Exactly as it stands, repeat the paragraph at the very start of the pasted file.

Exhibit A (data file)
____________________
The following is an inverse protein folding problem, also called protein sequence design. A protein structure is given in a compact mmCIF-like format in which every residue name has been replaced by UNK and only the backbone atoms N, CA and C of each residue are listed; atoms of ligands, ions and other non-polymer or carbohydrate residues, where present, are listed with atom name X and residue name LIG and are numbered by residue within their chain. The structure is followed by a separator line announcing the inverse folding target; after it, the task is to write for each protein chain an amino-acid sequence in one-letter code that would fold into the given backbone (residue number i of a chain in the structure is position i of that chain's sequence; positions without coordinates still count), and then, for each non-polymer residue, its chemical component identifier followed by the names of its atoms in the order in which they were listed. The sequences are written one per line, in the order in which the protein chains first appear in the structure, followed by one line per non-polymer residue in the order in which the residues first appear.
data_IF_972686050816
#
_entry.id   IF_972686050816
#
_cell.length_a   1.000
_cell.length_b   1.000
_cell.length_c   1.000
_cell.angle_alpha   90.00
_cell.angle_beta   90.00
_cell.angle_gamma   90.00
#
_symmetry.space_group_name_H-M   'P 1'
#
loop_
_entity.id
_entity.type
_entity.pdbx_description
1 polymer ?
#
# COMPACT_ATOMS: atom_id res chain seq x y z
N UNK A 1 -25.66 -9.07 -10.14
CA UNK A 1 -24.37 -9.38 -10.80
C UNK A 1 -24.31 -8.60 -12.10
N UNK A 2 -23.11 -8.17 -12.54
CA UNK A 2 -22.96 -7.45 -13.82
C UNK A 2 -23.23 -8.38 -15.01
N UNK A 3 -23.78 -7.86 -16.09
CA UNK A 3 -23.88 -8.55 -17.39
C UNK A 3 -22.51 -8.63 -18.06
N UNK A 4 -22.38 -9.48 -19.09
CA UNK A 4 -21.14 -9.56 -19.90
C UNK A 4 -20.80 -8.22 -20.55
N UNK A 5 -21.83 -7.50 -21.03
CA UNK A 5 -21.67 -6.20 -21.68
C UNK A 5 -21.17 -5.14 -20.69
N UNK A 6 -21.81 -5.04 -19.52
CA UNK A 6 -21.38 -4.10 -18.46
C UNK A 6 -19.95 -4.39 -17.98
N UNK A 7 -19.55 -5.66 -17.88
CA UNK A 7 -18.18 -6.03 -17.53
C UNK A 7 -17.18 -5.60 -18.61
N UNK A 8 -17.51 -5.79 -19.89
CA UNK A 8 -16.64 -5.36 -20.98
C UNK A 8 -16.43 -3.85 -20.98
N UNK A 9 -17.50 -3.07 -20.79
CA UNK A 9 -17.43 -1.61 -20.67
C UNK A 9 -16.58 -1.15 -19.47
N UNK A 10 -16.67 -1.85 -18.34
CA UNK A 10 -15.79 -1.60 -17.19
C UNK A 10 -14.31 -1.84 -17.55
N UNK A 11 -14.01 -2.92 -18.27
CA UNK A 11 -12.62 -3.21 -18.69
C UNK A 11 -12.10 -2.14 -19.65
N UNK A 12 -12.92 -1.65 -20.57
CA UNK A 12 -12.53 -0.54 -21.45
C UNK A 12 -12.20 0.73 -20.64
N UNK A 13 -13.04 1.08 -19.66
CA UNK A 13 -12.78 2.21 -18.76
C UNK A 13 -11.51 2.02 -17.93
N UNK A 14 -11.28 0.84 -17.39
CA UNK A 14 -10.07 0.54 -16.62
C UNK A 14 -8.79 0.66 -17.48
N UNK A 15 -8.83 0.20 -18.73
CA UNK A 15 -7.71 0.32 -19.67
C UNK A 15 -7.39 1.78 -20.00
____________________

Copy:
The following is an inverse protein folding problem, also called protein sequence design. A protein structure is given in a compact mmCIF-like format in which every residue name has been replaced by UNK and only the backbone atoms N, CA and C of each residue are listed; atoms of ligands, ions and other non-polymer or carbohydrate residues, where present, are listed with atom name X and residue name LIG and are numbered by residue within their chain. The structure is followed by a separator line announcing the inverse folding target; after it, the task is to write for each protein chain an amino-acid sequence in one-letter code that would fold into the given backbone (residue number i of a chain in the structure is position i of that chain's sequence; positions without coordinates still count), and then, for each non-polymer residue, its chemical component identifier followed by the names of its atoms in the order in which they were listed. The sequences are written one per line, in the order in which the protein chains first appear in the structure, followed by one line per non-polymer residue in the order in which the residues first appear.